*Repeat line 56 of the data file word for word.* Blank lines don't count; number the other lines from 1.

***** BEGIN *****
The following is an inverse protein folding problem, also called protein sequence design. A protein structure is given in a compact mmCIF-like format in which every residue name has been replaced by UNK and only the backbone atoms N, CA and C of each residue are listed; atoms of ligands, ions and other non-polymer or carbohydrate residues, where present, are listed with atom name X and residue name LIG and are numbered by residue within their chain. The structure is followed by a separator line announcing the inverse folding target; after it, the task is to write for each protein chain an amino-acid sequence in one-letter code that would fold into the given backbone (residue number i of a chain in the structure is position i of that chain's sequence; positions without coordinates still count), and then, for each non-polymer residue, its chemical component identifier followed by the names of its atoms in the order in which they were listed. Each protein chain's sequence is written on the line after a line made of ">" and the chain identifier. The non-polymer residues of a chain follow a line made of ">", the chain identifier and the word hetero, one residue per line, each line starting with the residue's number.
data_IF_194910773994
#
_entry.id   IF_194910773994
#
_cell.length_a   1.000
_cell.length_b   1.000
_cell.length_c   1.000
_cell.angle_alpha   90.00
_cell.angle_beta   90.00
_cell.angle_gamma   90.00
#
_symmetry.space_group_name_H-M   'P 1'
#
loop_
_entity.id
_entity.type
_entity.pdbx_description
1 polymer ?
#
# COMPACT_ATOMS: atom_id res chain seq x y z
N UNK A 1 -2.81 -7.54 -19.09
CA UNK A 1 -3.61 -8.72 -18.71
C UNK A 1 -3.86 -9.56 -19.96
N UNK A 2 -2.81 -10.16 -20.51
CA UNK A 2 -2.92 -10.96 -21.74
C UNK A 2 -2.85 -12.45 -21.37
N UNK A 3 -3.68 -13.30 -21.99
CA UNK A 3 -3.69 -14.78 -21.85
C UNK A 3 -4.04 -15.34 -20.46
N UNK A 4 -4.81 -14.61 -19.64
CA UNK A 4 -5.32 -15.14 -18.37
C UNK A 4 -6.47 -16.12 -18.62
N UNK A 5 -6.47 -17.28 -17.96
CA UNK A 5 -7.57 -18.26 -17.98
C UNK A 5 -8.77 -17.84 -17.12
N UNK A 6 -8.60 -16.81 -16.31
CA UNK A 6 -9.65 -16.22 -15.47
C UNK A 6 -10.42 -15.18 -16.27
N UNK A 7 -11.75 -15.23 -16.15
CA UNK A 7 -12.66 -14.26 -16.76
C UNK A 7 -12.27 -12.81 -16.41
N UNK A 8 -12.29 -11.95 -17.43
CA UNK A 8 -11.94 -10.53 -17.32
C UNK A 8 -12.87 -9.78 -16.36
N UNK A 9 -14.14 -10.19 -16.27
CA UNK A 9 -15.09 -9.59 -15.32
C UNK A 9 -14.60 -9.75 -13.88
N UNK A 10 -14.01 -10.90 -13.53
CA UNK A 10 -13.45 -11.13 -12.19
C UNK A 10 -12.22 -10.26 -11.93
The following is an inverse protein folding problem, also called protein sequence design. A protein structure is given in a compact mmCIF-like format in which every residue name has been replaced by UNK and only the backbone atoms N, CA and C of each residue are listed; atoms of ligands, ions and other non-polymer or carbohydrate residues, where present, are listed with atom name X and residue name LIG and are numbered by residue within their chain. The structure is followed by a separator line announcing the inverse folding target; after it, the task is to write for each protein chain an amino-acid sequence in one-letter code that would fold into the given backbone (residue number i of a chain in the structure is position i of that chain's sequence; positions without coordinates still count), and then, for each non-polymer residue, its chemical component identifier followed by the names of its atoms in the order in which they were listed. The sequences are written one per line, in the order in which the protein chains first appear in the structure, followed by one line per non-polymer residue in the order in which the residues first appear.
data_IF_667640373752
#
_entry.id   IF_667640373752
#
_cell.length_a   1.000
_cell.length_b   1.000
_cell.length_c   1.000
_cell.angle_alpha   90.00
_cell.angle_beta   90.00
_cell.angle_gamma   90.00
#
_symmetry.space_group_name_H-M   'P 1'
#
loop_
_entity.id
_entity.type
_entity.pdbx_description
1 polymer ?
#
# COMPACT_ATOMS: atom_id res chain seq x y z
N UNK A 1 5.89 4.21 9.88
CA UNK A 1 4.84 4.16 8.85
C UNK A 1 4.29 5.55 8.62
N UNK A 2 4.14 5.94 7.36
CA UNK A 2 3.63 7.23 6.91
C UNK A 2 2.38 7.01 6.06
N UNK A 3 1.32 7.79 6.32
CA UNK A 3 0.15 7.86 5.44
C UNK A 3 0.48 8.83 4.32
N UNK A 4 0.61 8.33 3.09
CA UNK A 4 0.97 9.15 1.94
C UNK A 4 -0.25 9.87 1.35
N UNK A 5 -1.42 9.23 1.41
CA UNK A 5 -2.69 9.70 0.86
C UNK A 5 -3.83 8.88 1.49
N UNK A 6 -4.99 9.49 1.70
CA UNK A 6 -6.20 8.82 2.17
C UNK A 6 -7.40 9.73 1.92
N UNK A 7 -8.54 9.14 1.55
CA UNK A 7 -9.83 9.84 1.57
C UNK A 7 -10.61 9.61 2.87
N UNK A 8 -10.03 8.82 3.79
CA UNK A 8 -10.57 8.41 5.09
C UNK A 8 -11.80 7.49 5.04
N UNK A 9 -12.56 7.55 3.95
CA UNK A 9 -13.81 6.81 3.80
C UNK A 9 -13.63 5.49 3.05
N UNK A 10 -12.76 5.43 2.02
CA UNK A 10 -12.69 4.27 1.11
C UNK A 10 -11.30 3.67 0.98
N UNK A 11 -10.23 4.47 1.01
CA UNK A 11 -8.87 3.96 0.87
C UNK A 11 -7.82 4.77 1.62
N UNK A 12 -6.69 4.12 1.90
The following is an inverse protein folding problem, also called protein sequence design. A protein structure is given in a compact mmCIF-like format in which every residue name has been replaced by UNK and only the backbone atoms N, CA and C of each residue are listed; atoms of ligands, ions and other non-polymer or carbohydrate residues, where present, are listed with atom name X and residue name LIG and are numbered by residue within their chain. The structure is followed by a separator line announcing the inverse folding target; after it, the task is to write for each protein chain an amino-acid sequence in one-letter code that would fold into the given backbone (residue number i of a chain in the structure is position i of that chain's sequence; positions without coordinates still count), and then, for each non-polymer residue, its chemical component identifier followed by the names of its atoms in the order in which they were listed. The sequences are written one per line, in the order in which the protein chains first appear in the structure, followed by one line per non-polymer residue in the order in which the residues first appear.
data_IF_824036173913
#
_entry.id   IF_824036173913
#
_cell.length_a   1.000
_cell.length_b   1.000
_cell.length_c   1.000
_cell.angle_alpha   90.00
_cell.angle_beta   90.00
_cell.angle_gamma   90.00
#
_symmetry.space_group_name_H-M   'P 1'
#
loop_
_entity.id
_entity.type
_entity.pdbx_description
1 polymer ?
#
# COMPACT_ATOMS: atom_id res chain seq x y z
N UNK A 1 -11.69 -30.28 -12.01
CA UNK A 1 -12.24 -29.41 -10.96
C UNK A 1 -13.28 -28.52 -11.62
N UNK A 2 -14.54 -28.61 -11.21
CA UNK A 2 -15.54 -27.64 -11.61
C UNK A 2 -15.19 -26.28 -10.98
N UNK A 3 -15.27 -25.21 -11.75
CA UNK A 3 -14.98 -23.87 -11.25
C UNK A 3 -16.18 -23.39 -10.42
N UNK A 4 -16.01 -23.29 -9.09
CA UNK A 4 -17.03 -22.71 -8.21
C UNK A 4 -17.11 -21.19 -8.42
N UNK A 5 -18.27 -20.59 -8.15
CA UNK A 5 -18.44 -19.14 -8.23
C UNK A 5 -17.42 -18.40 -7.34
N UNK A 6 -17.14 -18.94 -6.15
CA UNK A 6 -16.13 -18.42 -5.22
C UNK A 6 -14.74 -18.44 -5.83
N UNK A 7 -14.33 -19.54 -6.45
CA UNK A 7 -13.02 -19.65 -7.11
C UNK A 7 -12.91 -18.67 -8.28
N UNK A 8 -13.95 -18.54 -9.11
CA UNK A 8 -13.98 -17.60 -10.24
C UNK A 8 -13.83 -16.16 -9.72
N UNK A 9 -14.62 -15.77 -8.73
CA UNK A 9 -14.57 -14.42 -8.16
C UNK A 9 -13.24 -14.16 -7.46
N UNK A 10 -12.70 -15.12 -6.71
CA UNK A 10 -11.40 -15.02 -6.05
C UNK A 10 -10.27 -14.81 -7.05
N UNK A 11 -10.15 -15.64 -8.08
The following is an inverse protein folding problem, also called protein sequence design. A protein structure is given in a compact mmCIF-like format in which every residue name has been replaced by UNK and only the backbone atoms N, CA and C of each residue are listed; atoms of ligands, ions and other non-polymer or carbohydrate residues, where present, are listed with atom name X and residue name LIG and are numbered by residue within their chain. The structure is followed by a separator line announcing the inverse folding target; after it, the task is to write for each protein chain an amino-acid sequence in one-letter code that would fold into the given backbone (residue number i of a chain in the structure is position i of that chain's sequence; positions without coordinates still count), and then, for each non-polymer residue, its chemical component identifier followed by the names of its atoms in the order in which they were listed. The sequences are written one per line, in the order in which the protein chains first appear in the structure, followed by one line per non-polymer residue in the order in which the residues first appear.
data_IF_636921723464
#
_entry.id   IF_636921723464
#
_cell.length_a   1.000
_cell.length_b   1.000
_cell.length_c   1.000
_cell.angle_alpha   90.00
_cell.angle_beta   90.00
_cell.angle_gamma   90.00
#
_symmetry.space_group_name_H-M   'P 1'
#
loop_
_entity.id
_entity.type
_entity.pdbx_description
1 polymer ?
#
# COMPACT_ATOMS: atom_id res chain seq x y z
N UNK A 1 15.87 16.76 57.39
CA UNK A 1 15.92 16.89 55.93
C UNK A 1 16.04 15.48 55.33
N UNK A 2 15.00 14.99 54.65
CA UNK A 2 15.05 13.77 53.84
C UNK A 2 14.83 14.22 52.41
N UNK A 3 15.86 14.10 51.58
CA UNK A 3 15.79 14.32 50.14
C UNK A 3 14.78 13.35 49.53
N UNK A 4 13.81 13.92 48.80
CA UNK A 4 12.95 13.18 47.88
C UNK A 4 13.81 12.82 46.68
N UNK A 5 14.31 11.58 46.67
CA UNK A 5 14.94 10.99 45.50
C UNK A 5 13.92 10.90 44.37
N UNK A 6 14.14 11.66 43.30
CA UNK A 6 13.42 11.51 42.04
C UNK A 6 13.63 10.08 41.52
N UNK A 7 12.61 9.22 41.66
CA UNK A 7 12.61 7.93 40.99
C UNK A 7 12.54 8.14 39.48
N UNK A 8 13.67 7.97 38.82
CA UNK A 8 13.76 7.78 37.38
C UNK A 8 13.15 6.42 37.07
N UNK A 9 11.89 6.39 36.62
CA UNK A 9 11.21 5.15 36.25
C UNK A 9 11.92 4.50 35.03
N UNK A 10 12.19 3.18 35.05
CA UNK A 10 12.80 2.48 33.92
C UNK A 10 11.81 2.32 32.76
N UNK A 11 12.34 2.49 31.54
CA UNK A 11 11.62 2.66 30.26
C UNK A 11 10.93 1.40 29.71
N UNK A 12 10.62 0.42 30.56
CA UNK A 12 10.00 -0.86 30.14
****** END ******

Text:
#